(Editors Note: Uncited statements represent my own insights and opinions based on my own observations derived from information in the cited research sources. I personally calculated the SO/BB ratio that I mention in paragraph 6 using information from multiple cited sources. Thank You.)
The Atlanta Braves minor league system is currently stocked with intriguing young arms, many of whom could make significant contributions to the club during the 2011 major league season. If you’ve followed the Braves at all in the recent past, you are certainly aware of the success young flame throwers Craig Kimbrel (RHP) and Johnny Venters (LHP) are having out of the Atlanta bullpen, and the presence of right handed starter Brandon Beachy in the 5th spot in their starting rotation. Talented lefty Mike Minor has made nine starts for the Braves in the past two seasons, providing glimpses of his potential.
However, many see 20-year-old right-hander Julio Teheran as having the biggest upside of all the Braves young arms. In fact, Baseball America selected Teheran as the Atlanta organizations number one prospect, ahead of Minor, Kimbrel and Beachy, despite the fact that he has never pitched a single Major League inning.
According to Baseball America, Teheran has an “electric” arm. His fastball stays in the 94 to 96 mph range, and he maintains his velocity well during appearances. He features two quality secondary pitches in what Baseball Prospectus referred to as a “good curveball and at least average change”.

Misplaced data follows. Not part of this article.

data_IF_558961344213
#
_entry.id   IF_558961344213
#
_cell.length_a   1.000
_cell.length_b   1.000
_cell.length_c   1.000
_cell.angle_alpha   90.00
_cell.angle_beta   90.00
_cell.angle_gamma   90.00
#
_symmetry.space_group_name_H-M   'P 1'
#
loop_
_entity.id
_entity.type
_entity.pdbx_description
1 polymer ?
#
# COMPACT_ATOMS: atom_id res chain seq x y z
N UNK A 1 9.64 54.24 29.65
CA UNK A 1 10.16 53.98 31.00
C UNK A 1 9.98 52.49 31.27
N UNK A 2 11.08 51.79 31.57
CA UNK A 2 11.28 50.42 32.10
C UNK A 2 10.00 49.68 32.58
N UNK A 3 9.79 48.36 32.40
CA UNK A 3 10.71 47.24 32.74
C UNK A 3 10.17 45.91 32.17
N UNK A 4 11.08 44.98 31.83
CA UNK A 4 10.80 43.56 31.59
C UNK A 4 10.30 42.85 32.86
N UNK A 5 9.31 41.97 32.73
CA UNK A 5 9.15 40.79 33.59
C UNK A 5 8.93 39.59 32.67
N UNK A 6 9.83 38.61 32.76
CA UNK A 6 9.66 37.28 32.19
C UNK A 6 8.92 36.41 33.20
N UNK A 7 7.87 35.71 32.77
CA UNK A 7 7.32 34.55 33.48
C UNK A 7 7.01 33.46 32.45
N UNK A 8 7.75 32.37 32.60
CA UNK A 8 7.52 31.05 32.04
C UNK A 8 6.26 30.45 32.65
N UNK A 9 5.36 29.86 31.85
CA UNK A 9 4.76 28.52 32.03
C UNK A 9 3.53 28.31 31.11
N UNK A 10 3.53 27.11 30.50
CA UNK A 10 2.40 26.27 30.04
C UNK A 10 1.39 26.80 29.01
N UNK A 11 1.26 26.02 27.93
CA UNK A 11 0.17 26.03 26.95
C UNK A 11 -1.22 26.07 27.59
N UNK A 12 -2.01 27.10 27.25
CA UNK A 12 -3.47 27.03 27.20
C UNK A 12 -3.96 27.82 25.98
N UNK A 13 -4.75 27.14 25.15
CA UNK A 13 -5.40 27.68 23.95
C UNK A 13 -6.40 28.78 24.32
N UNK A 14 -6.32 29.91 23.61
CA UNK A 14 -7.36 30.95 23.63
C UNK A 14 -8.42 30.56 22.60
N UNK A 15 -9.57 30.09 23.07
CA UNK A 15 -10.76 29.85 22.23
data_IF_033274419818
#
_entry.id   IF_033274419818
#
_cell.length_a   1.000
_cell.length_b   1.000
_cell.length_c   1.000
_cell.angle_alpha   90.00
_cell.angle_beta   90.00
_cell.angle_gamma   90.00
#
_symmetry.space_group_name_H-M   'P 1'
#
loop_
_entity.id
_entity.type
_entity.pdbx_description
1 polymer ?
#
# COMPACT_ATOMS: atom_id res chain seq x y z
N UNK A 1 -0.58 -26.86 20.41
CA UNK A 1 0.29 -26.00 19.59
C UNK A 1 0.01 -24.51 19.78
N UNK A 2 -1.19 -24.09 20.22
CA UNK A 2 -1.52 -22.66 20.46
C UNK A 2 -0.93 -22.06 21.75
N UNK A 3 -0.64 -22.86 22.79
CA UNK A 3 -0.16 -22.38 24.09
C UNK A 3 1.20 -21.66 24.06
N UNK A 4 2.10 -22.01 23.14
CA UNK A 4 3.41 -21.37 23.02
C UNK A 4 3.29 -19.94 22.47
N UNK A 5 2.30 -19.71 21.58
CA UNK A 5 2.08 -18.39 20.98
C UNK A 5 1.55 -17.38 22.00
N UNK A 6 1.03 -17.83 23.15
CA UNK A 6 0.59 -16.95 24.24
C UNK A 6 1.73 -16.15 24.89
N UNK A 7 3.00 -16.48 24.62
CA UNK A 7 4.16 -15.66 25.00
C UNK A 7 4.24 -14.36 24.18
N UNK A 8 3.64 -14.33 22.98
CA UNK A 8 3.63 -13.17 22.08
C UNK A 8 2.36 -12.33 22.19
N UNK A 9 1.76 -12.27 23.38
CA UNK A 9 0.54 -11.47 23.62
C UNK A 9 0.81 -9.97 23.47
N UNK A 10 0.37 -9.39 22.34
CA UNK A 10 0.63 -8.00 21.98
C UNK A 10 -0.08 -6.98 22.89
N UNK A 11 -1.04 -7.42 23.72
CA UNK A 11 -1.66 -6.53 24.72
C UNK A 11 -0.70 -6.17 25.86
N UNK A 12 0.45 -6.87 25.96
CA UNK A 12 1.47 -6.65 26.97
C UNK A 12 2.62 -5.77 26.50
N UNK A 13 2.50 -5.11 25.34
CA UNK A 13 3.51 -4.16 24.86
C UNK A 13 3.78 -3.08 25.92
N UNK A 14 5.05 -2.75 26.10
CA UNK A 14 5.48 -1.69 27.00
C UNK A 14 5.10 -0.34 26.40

Currently listed at 6 feet 2 inches tall and a slight 175 pounds, Teheran still has some maturing to do physically. Some have projected him in the 185 to 200 pound range, others more optimistic at up to 210 pounds. His stamina has been a concern, but should improve as his growth continues and he increases his strength. Teheran has worked to improve his mechanics, yielding a smooth, easily repeatable delivery, reducing concerns about wear on his arm.
Teheran has had some command issues, especially with his secondary pitches. His curveball has significant 12 to 6 break, and will buckle many hitters’ knees if he can consistently throw it for strikes. He throws his curve in the mid to low 70’s. There are concerns that the delivery of his changeup will tip his intentions to hitters. Major League hitters will feast on the pitch if he cannot iron out this issue. If he can, he will have another quality offering that sits in the mid to low 80mph range. Overall Teheran has had success in the minors with his command, boasting a 3.92 SO/BB ratio in 44 games through the 2010 season.
Teheran began his professional career in 2008 playing for Atlanta’s rookie league affiliate in Danville, Virginia. He quickly moved through the system, playing single A ball for Braves affiliates in Rome, Georgia and Myrtle Beach, South Carolina, before earning a promotion to the double A Mississippi Braves during the 2010 season. He earned another promotion to begin the 2011 season, playing at the AAA level with the Gwinnett Braves in Lawrenceville, Georgia.
The Braves obviously recognized something special when they signed the talented righty out of Colombia in 2007 for an $850,000 bonus which, according to Baseball America, was the largest bonus on the international market that year. Indeed, if all goes well and the youngster is able to iron out some issues in the minor leagues, he could become a significant part of the Atlanta starting rotation for years to come. At worst, with his velocity, he will contribute out of the bullpen.
Bill Ballew, Atlanta Braves, Baseball America 2011 Prospect Handbook, Published by Baseball America Inc., pg. 34
Specific Author unknown, Atlanta Braves, Baseball Prospectus 2011, Published by John Wiley & Sons, Inc., pg. 30